Pulitzer prize-winning journalist Nikole Hannah-Jones spoke to students about racial injustices and democracy on Thursday at the Titan Student Union Pavilion in a discussion hosted by the Associated Students and the Division of Student Affairs.
Hannah-Jones is an investigative journalist for the New York Times Magazine who focuses on civil rights and racial injustice. She previously wrote for other publications such as the Oregonian and ProPublica.
Hannah-Jones was invited by ASI during Black History Month as a part of the Beyond a Conversation series to highlight the impact Black people had in American history and democracy.
During her conversation with ASI President Lydia Kelley, Hannah-Jones spoke mostly about her Pulitzer prize-winning book, The 1619 Project. The project is also a podcast and a documentary series on Hulu.
The 1619 Project was first published as a series of articles in The New York Times to investigate the origins of the slave trade. Hannah-Jones said the project attempted to unsettle our national narrative and our kind of collective memory of who we think we are as Americans.
“That’s basically what The 1619 Project is. You think you understand capitalism, well you don’t. You think you understand democracy, well you don’t. That to me is compelling journalism,” Hannah-Jones said.
In partnership with a children’s book author named Renée Watson, Hannah-Jones also co-wrote a children’s book called The 1619 Project: Born on the Water. She said she wrote the book to help Black children understand that their lineage and heritage matter.
“I really wrote that book to my younger self,” Hannah-Jones said. “Our children don't have the luxury of not being taught about race, the history of race, and having to deal with that. Because our children are going into a world where they see that.”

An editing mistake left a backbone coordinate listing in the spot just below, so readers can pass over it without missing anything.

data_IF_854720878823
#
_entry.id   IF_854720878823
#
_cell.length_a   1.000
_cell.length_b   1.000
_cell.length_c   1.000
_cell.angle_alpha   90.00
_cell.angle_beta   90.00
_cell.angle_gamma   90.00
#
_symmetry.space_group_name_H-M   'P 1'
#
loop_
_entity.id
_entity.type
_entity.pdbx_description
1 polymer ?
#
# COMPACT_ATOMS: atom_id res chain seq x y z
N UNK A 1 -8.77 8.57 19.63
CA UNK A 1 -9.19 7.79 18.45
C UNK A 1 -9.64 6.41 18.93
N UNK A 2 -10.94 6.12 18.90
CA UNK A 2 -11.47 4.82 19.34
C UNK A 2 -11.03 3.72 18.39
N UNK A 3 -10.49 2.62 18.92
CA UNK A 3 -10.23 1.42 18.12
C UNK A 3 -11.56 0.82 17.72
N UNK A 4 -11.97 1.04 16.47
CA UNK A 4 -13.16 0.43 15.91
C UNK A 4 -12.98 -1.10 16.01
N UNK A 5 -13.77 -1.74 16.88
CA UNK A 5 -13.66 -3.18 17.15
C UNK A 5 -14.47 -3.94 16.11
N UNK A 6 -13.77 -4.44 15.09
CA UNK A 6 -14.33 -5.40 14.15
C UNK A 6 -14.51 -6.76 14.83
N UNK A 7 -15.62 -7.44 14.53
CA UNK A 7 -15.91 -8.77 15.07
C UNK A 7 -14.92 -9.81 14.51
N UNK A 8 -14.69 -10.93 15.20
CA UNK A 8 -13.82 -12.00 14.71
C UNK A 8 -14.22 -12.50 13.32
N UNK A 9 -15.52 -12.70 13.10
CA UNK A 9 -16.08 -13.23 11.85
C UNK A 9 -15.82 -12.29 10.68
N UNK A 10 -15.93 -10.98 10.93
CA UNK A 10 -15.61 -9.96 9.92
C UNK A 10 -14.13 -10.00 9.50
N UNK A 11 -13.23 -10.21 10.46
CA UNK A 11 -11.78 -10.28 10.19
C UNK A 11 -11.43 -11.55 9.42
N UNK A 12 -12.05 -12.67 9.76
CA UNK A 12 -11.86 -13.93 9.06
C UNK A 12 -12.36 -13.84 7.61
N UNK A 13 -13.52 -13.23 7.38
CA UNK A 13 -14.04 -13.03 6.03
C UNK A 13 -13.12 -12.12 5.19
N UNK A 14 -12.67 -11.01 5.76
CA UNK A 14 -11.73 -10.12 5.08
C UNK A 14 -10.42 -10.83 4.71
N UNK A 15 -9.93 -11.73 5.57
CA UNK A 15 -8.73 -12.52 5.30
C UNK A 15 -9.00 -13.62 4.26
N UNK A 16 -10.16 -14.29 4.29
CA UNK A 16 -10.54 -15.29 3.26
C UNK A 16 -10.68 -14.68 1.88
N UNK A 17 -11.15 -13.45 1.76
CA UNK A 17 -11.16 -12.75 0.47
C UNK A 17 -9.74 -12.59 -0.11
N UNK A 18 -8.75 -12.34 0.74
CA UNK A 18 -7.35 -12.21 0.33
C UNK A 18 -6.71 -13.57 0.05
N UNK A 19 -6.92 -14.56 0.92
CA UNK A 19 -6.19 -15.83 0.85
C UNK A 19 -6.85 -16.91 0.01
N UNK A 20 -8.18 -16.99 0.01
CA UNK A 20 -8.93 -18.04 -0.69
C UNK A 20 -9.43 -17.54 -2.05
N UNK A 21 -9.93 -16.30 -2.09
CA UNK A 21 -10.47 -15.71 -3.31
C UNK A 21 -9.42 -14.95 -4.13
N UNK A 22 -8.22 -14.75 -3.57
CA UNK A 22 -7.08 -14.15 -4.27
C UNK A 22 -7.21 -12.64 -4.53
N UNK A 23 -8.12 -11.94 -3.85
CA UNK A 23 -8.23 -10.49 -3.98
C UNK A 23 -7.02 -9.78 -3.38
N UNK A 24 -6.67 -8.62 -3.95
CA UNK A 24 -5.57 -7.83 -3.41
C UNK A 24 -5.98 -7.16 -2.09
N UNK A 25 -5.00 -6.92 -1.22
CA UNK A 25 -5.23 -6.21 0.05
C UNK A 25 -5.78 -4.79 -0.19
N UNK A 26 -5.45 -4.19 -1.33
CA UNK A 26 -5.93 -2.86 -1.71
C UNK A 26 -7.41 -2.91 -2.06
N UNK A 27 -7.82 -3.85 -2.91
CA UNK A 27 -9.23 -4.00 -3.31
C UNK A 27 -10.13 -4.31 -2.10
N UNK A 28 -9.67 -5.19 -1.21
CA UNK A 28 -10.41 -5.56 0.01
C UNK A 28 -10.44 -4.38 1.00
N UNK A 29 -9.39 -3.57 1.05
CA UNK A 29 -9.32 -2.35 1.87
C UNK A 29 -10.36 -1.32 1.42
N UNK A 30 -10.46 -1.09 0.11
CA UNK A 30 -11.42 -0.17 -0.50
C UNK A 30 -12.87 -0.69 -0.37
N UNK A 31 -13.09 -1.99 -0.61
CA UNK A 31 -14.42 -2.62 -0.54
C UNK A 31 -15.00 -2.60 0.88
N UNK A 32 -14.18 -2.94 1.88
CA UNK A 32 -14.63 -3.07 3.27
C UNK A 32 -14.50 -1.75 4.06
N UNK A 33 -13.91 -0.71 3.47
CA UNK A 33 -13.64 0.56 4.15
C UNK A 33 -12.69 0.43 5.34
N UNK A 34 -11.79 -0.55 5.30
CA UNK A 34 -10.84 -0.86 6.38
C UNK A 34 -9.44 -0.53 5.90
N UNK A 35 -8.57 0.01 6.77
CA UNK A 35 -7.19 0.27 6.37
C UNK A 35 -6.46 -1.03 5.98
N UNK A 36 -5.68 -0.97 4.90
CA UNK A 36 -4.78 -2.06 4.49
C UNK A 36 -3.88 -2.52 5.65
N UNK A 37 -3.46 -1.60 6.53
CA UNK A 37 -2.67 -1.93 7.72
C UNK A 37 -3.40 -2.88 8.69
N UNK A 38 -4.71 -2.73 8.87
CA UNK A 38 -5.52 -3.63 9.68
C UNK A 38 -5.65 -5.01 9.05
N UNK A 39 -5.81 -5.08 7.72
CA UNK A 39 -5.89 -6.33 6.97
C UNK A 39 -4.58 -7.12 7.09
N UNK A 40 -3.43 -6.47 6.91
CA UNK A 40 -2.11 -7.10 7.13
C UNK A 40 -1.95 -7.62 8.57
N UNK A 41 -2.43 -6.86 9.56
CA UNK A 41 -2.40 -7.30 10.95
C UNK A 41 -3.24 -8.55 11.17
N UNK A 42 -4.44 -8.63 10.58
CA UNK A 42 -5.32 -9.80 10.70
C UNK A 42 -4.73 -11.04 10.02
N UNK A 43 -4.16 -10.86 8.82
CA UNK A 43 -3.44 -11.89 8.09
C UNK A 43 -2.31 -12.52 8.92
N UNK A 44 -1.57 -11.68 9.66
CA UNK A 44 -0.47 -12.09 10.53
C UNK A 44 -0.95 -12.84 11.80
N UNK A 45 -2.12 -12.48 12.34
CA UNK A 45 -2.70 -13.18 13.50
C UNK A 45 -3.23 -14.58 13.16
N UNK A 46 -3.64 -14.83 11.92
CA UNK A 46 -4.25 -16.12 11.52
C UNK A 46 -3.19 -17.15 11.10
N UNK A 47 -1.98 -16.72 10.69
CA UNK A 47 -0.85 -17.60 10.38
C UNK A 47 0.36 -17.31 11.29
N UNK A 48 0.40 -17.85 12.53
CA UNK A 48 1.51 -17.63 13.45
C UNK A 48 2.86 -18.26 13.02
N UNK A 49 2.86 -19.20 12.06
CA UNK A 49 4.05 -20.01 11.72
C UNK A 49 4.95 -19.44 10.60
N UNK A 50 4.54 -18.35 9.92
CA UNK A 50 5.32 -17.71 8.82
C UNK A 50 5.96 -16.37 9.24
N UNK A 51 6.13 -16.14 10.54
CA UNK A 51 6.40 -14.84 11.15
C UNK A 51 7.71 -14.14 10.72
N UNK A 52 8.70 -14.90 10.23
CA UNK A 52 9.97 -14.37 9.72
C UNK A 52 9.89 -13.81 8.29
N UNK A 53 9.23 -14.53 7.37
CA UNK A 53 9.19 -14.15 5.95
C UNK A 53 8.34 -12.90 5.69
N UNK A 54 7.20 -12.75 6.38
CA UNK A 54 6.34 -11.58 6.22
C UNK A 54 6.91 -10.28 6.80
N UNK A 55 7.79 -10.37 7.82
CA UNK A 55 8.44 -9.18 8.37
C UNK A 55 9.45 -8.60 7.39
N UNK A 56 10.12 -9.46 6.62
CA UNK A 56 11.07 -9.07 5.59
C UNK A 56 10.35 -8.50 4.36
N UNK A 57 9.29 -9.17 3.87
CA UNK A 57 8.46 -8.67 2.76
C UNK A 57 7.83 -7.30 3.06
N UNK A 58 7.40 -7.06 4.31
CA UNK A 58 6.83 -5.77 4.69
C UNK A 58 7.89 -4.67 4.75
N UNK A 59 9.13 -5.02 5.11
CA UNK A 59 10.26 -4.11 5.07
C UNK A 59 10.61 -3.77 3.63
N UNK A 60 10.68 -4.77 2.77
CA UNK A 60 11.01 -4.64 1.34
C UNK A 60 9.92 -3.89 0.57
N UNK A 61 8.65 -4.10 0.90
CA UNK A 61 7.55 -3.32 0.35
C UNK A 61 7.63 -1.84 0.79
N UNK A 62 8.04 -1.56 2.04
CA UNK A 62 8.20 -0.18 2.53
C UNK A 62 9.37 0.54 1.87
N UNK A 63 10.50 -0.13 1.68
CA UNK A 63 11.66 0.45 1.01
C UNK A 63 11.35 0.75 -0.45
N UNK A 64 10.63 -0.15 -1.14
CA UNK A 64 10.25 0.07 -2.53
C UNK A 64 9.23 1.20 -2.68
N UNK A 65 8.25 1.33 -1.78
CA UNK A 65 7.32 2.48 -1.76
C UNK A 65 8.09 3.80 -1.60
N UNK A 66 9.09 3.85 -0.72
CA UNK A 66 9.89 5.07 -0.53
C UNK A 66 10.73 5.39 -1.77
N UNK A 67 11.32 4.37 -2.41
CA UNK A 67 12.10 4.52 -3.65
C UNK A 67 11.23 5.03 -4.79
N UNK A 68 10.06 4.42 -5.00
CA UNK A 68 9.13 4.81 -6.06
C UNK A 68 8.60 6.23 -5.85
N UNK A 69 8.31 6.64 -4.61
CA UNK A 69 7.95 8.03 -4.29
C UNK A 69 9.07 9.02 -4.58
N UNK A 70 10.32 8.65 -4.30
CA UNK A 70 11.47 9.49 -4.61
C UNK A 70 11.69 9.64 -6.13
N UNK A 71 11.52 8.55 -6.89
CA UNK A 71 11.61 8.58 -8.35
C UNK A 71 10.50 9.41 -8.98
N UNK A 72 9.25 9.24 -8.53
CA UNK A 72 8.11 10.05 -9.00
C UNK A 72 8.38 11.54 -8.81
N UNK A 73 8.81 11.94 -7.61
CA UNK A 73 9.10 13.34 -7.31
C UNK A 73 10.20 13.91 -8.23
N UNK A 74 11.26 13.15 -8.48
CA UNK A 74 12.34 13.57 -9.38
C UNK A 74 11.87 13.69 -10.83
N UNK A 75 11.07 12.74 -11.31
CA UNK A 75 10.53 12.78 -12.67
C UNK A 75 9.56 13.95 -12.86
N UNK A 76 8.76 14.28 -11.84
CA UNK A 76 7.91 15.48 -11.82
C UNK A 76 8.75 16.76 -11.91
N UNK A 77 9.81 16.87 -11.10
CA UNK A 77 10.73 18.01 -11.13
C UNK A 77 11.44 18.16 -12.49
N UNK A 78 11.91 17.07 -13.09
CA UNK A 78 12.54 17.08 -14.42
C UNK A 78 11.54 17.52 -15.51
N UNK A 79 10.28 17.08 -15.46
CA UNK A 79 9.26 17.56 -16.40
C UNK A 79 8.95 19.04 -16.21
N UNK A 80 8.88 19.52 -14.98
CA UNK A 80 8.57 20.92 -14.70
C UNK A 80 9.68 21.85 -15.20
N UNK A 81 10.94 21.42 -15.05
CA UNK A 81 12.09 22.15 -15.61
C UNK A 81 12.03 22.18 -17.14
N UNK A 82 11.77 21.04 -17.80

When looking for jobs, Hannah-Jones encourages students to stop worrying about feeling like a “diversity hire.” Hannah-Jones said if she is qualified for a job, she is going to get hired either way.
“We cannot fix a race-specific system of inequality by pretending that racism no longer exists. I’m just not interested in that.” Hannah-Jones said. “We bring something important in every space that we’re in. Whether it’s valued or should be or not; that’s not my concern. And it shouldn’t be your concern either.”
Kelley said she thinks the best way to learn about other cultures is to immerse ourselves in other communities.
Hannah-Jones also talked to students about work and their passions. She said she also worked multiple jobs in college, so she understands the struggle.
“Even if it’s hard and it’s not fair, if you’re going to succeed, that’s what you’re going to have to do. What I do hope though is that you can look at me and know that it won’t always be this hard. If you invest yourself in this way that you can make it to where you want to be,” Hannah-Jones said.
Kelley said she believes that everyone deserves the right to a quality education.
“I think that it’s important to highlight the work that our students do and everything that goes into them wanting to be here and earn an education,” Kelley said.
Hannah-Jones said she hopes students try to use the resources available to them on campus and enjoy their college experience.
“There’s plenty of time to be out in the world. You should try to take as much advantage of everything that the university has to offer as possible,” Hannah-Jones said.
Helayna Carnes-Williams, the liaison for the National Association for Black Journalists, said she loved that this event happened during Black History Month.
“Honestly, it was really inspirational, especially being a Black journalist. She kind of spoke to a lot of us when she said not to think that we don’t belong in spaces that we actually do belong in,” Carnes-Williams said.
Kelley said she was inspired by Hannah-Jones for the way she has taken journalism to a completely different level.
“I think what’s beautiful about her is that she has a multitude of avenues that she’s worked on and I think I resonate with that on a personal level,” Kelley said.
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